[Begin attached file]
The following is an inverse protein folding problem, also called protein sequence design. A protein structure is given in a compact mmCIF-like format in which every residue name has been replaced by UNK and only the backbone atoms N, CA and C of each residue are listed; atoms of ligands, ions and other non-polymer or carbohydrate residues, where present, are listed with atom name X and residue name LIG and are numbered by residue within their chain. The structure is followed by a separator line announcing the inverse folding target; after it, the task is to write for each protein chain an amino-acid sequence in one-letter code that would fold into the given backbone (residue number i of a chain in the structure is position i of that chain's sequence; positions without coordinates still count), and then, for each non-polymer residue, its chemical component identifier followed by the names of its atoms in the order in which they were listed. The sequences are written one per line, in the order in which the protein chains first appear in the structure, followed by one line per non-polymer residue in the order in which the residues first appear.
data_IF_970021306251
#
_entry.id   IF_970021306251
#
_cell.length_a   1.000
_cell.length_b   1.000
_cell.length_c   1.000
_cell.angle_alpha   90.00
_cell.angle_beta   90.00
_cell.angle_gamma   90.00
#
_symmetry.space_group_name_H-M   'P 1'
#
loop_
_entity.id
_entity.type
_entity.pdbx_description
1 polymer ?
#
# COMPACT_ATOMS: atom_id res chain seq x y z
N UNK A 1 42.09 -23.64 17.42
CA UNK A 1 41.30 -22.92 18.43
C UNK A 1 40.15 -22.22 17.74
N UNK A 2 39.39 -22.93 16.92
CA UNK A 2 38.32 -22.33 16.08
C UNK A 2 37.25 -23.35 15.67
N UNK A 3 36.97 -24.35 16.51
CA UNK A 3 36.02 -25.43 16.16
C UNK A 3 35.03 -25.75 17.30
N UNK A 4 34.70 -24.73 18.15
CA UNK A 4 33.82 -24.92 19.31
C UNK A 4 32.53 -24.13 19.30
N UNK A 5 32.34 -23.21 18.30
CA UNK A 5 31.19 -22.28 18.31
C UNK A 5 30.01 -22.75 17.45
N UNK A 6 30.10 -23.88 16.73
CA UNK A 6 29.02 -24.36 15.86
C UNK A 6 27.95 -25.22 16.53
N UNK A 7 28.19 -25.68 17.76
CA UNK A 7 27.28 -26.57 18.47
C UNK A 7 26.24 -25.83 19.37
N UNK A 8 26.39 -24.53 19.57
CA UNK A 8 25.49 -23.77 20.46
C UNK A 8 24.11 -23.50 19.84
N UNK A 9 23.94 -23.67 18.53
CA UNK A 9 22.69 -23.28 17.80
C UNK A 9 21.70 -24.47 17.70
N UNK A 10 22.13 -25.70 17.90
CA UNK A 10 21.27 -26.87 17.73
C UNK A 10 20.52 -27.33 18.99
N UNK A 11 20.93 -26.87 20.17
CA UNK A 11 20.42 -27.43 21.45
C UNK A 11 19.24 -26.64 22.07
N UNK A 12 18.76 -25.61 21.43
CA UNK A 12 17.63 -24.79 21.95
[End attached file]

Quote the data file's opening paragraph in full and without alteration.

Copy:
The following is an inverse protein folding problem, also called protein sequence design. A protein structure is given in a compact mmCIF-like format in which every residue name has been replaced by UNK and only the backbone atoms N, CA and C of each residue are listed; atoms of ligands, ions and other non-polymer or carbohydrate residues, where present, are listed with atom name X and residue name LIG and are numbered by residue within their chain. The structure is followed by a separator line announcing the inverse folding target; after it, the task is to write for each protein chain an amino-acid sequence in one-letter code that would fold into the given backbone (residue number i of a chain in the structure is position i of that chain's sequence; positions without coordinates still count), and then, for each non-polymer residue, its chemical component identifier followed by the names of its atoms in the order in which they were listed. The sequences are written one per line, in the order in which the protein chains first appear in the structure, followed by one line per non-polymer residue in the order in which the residues first appear.